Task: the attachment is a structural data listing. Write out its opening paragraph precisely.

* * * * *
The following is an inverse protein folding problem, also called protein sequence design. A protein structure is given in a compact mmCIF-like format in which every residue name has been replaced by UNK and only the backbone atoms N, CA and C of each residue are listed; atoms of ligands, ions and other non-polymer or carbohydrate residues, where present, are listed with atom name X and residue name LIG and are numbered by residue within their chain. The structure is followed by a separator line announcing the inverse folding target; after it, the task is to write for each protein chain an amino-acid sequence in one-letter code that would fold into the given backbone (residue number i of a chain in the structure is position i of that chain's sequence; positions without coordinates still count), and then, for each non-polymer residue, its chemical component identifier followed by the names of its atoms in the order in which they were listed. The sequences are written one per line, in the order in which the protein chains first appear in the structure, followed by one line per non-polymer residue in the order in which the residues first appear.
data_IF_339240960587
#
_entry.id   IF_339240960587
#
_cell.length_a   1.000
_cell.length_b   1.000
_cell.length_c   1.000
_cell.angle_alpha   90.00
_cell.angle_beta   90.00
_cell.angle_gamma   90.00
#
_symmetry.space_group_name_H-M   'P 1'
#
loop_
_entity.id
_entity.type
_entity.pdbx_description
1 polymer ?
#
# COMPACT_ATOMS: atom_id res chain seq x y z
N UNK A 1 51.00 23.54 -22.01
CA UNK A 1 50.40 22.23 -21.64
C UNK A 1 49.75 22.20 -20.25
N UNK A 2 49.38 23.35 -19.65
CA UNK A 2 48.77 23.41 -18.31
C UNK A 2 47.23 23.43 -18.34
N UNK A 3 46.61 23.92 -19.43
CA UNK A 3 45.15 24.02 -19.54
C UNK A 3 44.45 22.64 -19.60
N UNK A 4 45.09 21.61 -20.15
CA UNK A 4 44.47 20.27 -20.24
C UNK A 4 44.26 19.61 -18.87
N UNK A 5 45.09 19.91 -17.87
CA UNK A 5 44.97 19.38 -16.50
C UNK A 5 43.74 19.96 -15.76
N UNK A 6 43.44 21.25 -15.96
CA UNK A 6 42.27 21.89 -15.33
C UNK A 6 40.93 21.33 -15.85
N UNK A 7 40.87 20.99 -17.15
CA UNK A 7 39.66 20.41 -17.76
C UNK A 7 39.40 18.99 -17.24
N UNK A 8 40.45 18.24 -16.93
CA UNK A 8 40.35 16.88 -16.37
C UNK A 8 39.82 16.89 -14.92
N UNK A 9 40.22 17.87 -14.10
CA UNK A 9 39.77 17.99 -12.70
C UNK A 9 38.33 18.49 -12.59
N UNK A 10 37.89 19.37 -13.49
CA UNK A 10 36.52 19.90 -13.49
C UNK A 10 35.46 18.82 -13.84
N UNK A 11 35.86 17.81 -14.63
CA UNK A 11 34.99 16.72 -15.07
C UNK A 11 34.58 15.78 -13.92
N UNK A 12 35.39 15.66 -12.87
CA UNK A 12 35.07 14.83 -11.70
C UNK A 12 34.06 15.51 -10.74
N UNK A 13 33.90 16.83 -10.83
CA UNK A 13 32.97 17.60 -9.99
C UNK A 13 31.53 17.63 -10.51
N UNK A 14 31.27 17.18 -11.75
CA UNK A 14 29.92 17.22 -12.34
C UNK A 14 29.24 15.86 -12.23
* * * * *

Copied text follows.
The following is an inverse protein folding problem, also called protein sequence design. A protein structure is given in a compact mmCIF-like format in which every residue name has been replaced by UNK and only the backbone atoms N, CA and C of each residue are listed; atoms of ligands, ions and other non-polymer or carbohydrate residues, where present, are listed with atom name X and residue name LIG and are numbered by residue within their chain. The structure is followed by a separator line announcing the inverse folding target; after it, the task is to write for each protein chain an amino-acid sequence in one-letter code that would fold into the given backbone (residue number i of a chain in the structure is position i of that chain's sequence; positions without coordinates still count), and then, for each non-polymer residue, its chemical component identifier followed by the names of its atoms in the order in which they were listed. The sequences are written one per line, in the order in which the protein chains first appear in the structure, followed by one line per non-polymer residue in the order in which the residues first appear.